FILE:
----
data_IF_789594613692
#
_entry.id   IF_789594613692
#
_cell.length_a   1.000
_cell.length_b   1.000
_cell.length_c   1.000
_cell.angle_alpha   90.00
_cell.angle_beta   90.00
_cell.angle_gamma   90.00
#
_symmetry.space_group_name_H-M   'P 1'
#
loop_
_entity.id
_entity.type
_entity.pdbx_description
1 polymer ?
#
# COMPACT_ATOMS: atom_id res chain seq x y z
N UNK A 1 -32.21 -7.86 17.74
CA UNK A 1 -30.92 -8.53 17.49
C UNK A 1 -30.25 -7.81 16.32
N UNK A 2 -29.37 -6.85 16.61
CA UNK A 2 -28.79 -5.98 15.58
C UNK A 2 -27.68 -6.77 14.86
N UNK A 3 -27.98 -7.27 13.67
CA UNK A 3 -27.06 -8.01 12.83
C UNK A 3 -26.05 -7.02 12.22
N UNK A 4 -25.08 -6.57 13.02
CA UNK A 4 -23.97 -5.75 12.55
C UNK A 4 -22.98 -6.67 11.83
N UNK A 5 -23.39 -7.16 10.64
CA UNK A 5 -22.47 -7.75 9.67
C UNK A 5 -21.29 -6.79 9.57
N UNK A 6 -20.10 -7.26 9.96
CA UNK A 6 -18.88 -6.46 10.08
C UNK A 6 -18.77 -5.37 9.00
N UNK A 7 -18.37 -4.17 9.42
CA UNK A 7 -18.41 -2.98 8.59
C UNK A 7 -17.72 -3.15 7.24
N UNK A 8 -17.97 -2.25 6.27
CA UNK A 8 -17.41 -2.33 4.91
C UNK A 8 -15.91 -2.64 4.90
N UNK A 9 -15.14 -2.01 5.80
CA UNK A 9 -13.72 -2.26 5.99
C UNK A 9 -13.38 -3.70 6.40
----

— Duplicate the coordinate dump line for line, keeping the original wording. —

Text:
data_IF_789594613692
#
_entry.id   IF_789594613692
#
_cell.length_a   1.000
_cell.length_b   1.000
_cell.length_c   1.000
_cell.angle_alpha   90.00
_cell.angle_beta   90.00
_cell.angle_gamma   90.00
#
_symmetry.space_group_name_H-M   'P 1'
#
loop_
_entity.id
_entity.type
_entity.pdbx_description
1 polymer ?
#
# COMPACT_ATOMS: atom_id res chain seq x y z
N UNK A 1 -32.21 -7.86 17.74
CA UNK A 1 -30.92 -8.53 17.49
C UNK A 1 -30.25 -7.81 16.32
N UNK A 2 -29.37 -6.85 16.61
CA UNK A 2 -28.79 -5.98 15.58
C UNK A 2 -27.68 -6.77 14.86
N UNK A 3 -27.98 -7.27 13.67
CA UNK A 3 -27.06 -8.01 12.83
C UNK A 3 -26.05 -7.02 12.22
N UNK A 4 -25.08 -6.57 13.02
CA UNK A 4 -23.97 -5.75 12.55
C UNK A 4 -22.98 -6.67 11.83
N UNK A 5 -23.39 -7.16 10.64
CA UNK A 5 -22.47 -7.75 9.67
C UNK A 5 -21.29 -6.79 9.57
N UNK A 6 -20.10 -7.26 9.96
CA UNK A 6 -18.88 -6.46 10.08
C UNK A 6 -18.77 -5.37 9.00
N UNK A 7 -18.37 -4.17 9.42
CA UNK A 7 -18.41 -2.98 8.59
C UNK A 7 -17.72 -3.15 7.24
N UNK A 8 -17.97 -2.25 6.27
CA UNK A 8 -17.41 -2.33 4.91
C UNK A 8 -15.91 -2.64 4.90
N UNK A 9 -15.14 -2.01 5.80
CA UNK A 9 -13.72 -2.26 5.99
C UNK A 9 -13.38 -3.70 6.40